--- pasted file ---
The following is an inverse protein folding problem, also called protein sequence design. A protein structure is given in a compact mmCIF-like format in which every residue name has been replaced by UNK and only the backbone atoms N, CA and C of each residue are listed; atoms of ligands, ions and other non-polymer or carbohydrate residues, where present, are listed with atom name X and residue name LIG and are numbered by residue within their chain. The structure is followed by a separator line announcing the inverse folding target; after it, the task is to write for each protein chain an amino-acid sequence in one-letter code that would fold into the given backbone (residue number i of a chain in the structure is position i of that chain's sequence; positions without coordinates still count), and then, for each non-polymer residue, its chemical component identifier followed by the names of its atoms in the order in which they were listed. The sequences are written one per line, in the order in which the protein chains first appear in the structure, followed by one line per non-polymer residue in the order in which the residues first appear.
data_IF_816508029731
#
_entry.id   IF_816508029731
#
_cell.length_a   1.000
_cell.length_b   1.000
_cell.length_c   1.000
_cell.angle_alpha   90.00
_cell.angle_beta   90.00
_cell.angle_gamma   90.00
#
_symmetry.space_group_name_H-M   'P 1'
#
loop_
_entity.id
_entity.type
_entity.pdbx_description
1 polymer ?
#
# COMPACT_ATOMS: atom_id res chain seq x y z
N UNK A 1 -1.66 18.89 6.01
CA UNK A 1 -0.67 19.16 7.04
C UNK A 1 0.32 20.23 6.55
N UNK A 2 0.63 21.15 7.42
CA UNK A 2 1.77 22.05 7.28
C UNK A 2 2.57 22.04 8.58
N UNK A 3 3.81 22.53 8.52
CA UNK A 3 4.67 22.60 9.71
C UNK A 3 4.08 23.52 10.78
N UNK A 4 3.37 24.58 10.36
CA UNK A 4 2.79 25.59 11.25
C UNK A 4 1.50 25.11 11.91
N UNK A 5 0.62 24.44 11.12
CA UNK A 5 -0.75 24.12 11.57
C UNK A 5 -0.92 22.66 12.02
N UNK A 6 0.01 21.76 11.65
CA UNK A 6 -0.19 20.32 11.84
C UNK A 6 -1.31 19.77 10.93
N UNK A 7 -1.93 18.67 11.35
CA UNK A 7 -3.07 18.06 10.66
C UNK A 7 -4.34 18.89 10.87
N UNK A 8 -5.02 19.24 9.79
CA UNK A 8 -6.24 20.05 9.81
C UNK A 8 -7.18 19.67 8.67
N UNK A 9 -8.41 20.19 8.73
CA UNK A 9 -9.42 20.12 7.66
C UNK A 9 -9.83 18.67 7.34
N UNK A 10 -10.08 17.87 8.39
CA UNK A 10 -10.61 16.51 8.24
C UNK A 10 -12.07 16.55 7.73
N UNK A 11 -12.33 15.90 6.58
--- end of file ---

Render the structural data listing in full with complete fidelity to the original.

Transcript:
The following is an inverse protein folding problem, also called protein sequence design. A protein structure is given in a compact mmCIF-like format in which every residue name has been replaced by UNK and only the backbone atoms N, CA and C of each residue are listed; atoms of ligands, ions and other non-polymer or carbohydrate residues, where present, are listed with atom name X and residue name LIG and are numbered by residue within their chain. The structure is followed by a separator line announcing the inverse folding target; after it, the task is to write for each protein chain an amino-acid sequence in one-letter code that would fold into the given backbone (residue number i of a chain in the structure is position i of that chain's sequence; positions without coordinates still count), and then, for each non-polymer residue, its chemical component identifier followed by the names of its atoms in the order in which they were listed. The sequences are written one per line, in the order in which the protein chains first appear in the structure, followed by one line per non-polymer residue in the order in which the residues first appear.
data_IF_816508029731
#
_entry.id   IF_816508029731
#
_cell.length_a   1.000
_cell.length_b   1.000
_cell.length_c   1.000
_cell.angle_alpha   90.00
_cell.angle_beta   90.00
_cell.angle_gamma   90.00
#
_symmetry.space_group_name_H-M   'P 1'
#
loop_
_entity.id
_entity.type
_entity.pdbx_description
1 polymer ?
#
# COMPACT_ATOMS: atom_id res chain seq x y z
N UNK A 1 -1.66 18.89 6.01
CA UNK A 1 -0.67 19.16 7.04
C UNK A 1 0.32 20.23 6.55
N UNK A 2 0.63 21.15 7.42
CA UNK A 2 1.77 22.05 7.28
C UNK A 2 2.57 22.04 8.58
N UNK A 3 3.81 22.53 8.52
CA UNK A 3 4.67 22.60 9.71
C UNK A 3 4.08 23.52 10.78
N UNK A 4 3.37 24.58 10.36
CA UNK A 4 2.79 25.59 11.25
C UNK A 4 1.50 25.11 11.91
N UNK A 5 0.62 24.44 11.12
CA UNK A 5 -0.75 24.12 11.57
C UNK A 5 -0.92 22.66 12.02
N UNK A 6 0.01 21.76 11.65
CA UNK A 6 -0.19 20.32 11.84
C UNK A 6 -1.31 19.77 10.93
N UNK A 7 -1.93 18.67 11.35
CA UNK A 7 -3.07 18.06 10.66
C UNK A 7 -4.34 18.89 10.87
N UNK A 8 -5.02 19.24 9.79
CA UNK A 8 -6.24 20.05 9.81
C UNK A 8 -7.18 19.67 8.67
N UNK A 9 -8.41 20.19 8.73
CA UNK A 9 -9.42 20.12 7.66
C UNK A 9 -9.83 18.67 7.34
N UNK A 10 -10.08 17.87 8.39
CA UNK A 10 -10.61 16.51 8.24
C UNK A 10 -12.07 16.55 7.73
N UNK A 11 -12.33 15.90 6.58